Amazon to Introduce Selling Partners Vendors API
Automating the exchange of data with Amazon VendorCentral has long been a particularly difficult challenge for vendors. Creating accurate orders has required intensive workaround methods like manual file import and export procedures and data scraping techniques. Software solutions based on EDI (Electronic Data Interchange) are also common, but as this is an outdated and highly regulated technology that has been around for over 40 years with relatively little change, these tools lack the efficiency that many vendors are looking for.
Using an API (Automated Protocol Interface) is the simplest way to process orders; APIs allow near-instantaneous automatic communication between different pieces of software, allowing users to quickly and easily link their own order processing software to Amazon’s system. However, vendors have never had the option to use API available to them, despite sellers and affiliates having both had access to APIs on Amazon for several years.
As of May 2020, this is now set to change. Amazon is currently in the process of deploying an API for their VendorCentral hub. According to job postings, the company has been recruiting engineers to work on a VendorCentral API. Further, a new API category has appeared on the Case Log in VendorCentral, and AMZ Group has also uncovered several internal documents from April 2020 (including an API reference guide and an implementation roadmap calendar) indicating that this development is on its way.
Key Benefits of Using an API for Retail Procurement
Having an API available for use will greatly improve the efficiency and profitability of many Amazon vendors. APIs provide many benefits to retail procurement businesses, including:
- Reduced costs
Using an API greatly reduces the need for manual data input while managing purchase orders, leading to lower overall labor costs.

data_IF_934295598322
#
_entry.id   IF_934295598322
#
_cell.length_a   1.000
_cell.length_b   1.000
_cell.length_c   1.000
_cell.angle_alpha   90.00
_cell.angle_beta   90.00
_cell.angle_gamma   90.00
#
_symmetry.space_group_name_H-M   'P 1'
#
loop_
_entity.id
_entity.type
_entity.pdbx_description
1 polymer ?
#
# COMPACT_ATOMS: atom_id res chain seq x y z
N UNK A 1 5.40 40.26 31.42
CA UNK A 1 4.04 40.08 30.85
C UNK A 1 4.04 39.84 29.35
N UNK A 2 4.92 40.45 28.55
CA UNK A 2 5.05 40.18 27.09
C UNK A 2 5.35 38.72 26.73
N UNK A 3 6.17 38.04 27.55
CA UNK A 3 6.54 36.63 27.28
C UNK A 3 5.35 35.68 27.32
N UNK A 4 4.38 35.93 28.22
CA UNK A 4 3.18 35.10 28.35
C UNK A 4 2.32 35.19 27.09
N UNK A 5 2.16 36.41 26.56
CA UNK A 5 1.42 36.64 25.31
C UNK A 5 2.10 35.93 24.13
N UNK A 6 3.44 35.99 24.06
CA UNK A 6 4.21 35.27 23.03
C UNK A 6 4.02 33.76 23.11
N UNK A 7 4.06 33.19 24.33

- Fewer process errors
While manual input processes are notoriously fallible, an API processes orders based on the exact information provided by Amazon. This allows it to maintain near-perfect order accuracy regarding both product type and quantity.
- Improved vendor performance
An API provides swift feedback that can improve a vendor’s lead times as well as their confirmation and fill rates, allowing them to process more orders and potentially win more business.
- Timely automated billing
Vendors can use an API to quickly submit highly accurate software-generated invoices and get paid on time for each order they process.
- Fewer chargebacks
Amazon’s chargeback fees are charged if a vendor fails to comply with the company’s guidelines regarding shipping and fulfillment. Automated systems like an API follow precise rules and work in real time on a 24/7 basis, so using one will eliminate many of the timing and accuracy issues that incur chargeback fees.
- Excellent scalability
In contrast to labor costs (which grow along with a company), the cost of software like an API remains constant regardless of business size, providing a scalable solution for vendors hoping to quickly expand their reach in Amazon Retail.
Why Use an API Over EDI?
Even once the API has launched, EDI will remain available to vendors and existing EDI processes can be used in conjunction with the new API capabilities.Many of the benefits mentioned above are also available to users of existing EDI systems, but there are several compelling reasons for vendors who are currently experiencing success with that technology to consider using the API as well. These include:
- Easy access
EDI is intentionally multi-layered and complex for the purposes of security, and it can be difficult for the average user to fully grasp its capabilities and requirements as a result. APIs are much simpler in comparison and are therefore easier to implement and use effectively.
- Simple infrastructure
There is no need to host services when using an API as you would if you were relying on EDI transactions; client applications can instead interface with the partner API directly.